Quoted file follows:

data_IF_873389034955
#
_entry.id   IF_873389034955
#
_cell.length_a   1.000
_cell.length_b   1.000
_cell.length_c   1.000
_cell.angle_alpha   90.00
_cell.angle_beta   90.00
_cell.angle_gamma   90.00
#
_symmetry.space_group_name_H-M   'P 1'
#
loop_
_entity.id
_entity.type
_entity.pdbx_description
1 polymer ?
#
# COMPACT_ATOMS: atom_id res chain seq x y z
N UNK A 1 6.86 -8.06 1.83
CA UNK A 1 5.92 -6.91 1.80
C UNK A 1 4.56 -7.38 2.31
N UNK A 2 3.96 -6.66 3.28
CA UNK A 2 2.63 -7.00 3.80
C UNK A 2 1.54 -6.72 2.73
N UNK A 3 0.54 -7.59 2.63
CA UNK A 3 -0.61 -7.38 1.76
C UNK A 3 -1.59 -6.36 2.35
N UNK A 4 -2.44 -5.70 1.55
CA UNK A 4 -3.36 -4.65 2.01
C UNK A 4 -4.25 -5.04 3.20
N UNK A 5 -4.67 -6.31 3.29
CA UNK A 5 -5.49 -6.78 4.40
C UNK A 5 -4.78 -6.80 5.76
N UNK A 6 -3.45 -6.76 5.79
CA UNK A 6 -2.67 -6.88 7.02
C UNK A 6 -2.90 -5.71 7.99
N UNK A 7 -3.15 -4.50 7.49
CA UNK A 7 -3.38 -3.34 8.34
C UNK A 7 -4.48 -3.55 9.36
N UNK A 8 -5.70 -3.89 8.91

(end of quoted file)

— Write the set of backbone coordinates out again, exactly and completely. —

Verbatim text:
data_IF_873389034955
#
_entry.id   IF_873389034955
#
_cell.length_a   1.000
_cell.length_b   1.000
_cell.length_c   1.000
_cell.angle_alpha   90.00
_cell.angle_beta   90.00
_cell.angle_gamma   90.00
#
_symmetry.space_group_name_H-M   'P 1'
#
loop_
_entity.id
_entity.type
_entity.pdbx_description
1 polymer ?
#
# COMPACT_ATOMS: atom_id res chain seq x y z
N UNK A 1 6.86 -8.06 1.83
CA UNK A 1 5.92 -6.91 1.80
C UNK A 1 4.56 -7.38 2.31
N UNK A 2 3.96 -6.66 3.28
CA UNK A 2 2.63 -7.00 3.80
C UNK A 2 1.54 -6.72 2.73
N UNK A 3 0.54 -7.59 2.63
CA UNK A 3 -0.61 -7.38 1.76
C UNK A 3 -1.59 -6.36 2.35
N UNK A 4 -2.44 -5.70 1.55
CA UNK A 4 -3.36 -4.65 2.01
C UNK A 4 -4.25 -5.04 3.20
N UNK A 5 -4.67 -6.31 3.29
CA UNK A 5 -5.49 -6.78 4.40
C UNK A 5 -4.78 -6.80 5.76
N UNK A 6 -3.45 -6.76 5.79
CA UNK A 6 -2.67 -6.88 7.02
C UNK A 6 -2.90 -5.71 7.99
N UNK A 7 -3.15 -4.50 7.49
CA UNK A 7 -3.38 -3.34 8.34
C UNK A 7 -4.48 -3.55 9.36
N UNK A 8 -5.70 -3.89 8.91